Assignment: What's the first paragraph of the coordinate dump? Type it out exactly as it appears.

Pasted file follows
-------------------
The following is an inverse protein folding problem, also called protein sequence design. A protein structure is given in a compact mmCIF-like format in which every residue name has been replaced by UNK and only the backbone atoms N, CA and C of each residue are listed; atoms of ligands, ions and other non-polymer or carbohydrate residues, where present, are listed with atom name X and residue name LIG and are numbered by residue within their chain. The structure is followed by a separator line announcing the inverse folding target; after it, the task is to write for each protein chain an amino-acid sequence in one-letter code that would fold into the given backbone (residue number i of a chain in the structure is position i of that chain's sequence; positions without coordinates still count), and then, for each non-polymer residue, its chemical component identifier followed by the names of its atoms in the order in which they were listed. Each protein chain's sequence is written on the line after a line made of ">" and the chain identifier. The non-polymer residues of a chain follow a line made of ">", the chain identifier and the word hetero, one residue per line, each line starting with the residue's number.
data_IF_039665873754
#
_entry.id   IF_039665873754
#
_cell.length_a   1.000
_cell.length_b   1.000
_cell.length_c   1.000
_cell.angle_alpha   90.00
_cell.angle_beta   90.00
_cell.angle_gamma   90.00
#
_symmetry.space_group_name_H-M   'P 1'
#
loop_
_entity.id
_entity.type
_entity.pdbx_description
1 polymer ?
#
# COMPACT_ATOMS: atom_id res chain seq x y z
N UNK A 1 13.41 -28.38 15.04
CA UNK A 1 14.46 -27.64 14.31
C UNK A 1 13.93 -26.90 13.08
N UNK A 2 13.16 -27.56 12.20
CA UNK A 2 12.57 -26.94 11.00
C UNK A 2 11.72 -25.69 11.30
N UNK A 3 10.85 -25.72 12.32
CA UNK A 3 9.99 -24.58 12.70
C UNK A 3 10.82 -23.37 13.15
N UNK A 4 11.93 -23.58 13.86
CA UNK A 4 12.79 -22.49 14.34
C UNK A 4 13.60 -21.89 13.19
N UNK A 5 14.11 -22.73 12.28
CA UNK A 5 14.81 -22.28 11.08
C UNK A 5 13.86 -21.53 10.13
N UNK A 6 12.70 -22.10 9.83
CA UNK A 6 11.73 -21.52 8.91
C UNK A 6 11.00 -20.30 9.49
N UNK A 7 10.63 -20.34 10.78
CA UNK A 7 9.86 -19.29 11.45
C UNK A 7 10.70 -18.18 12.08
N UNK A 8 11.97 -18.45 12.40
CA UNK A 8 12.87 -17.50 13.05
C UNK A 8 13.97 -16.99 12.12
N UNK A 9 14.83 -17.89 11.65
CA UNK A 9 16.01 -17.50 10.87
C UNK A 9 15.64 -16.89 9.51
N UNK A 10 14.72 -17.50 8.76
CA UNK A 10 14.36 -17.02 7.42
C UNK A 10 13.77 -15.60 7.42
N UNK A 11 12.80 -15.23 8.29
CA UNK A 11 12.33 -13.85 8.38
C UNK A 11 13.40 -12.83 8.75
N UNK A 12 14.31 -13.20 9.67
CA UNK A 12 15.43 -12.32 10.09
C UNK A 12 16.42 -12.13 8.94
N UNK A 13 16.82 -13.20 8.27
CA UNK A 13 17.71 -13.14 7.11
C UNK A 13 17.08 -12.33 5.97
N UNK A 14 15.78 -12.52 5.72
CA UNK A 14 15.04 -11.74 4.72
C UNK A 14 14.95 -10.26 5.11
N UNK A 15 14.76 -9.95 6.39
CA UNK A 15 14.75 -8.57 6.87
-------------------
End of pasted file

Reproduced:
The following is an inverse protein folding problem, also called protein sequence design. A protein structure is given in a compact mmCIF-like format in which every residue name has been replaced by UNK and only the backbone atoms N, CA and C of each residue are listed; atoms of ligands, ions and other non-polymer or carbohydrate residues, where present, are listed with atom name X and residue name LIG and are numbered by residue within their chain. The structure is followed by a separator line announcing the inverse folding target; after it, the task is to write for each protein chain an amino-acid sequence in one-letter code that would fold into the given backbone (residue number i of a chain in the structure is position i of that chain's sequence; positions without coordinates still count), and then, for each non-polymer residue, its chemical component identifier followed by the names of its atoms in the order in which they were listed. Each protein chain's sequence is written on the line after a line made of ">" and the chain identifier. The non-polymer residues of a chain follow a line made of ">", the chain identifier and the word hetero, one residue per line, each line starting with the residue's number.